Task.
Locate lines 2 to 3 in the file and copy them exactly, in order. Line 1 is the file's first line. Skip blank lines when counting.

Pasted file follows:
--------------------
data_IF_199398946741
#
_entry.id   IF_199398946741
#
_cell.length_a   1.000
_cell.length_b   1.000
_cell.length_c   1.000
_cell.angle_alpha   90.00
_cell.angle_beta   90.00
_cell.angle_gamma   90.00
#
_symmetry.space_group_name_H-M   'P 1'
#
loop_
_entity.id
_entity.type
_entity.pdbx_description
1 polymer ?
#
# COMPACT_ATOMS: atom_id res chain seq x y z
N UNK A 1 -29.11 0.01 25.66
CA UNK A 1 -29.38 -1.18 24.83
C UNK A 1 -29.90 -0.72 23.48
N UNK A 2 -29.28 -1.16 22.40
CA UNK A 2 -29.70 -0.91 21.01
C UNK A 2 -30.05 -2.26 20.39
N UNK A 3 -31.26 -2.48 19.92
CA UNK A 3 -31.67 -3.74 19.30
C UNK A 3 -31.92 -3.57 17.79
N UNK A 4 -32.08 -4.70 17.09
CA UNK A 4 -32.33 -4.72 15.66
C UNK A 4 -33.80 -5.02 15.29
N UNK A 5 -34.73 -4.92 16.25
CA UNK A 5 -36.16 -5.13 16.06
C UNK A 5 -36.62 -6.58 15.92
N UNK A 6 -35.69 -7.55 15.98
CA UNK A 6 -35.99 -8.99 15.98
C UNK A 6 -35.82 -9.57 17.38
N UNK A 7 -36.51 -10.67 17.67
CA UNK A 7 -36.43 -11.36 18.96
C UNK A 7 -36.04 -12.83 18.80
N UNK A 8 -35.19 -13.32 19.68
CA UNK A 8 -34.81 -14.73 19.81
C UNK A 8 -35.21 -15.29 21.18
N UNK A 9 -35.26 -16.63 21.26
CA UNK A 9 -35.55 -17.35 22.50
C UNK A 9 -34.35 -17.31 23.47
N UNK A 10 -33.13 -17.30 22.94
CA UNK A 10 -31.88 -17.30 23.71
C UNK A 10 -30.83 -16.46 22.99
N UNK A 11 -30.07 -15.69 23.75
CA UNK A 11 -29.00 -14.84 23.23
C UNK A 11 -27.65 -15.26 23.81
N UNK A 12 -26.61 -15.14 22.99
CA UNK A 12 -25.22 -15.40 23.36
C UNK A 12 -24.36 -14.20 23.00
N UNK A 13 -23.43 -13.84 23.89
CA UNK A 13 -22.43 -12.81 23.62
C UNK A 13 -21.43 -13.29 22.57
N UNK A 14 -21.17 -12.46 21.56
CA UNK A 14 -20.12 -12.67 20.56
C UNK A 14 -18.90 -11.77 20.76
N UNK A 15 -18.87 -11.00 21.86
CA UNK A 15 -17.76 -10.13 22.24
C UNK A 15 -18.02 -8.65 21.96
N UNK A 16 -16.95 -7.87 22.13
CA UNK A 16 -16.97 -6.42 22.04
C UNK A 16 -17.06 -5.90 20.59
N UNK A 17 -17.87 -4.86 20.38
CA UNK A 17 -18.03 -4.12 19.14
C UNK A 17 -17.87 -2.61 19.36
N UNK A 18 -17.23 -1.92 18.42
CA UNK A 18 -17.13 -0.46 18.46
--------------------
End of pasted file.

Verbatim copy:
#
_entry.id   IF_199398946741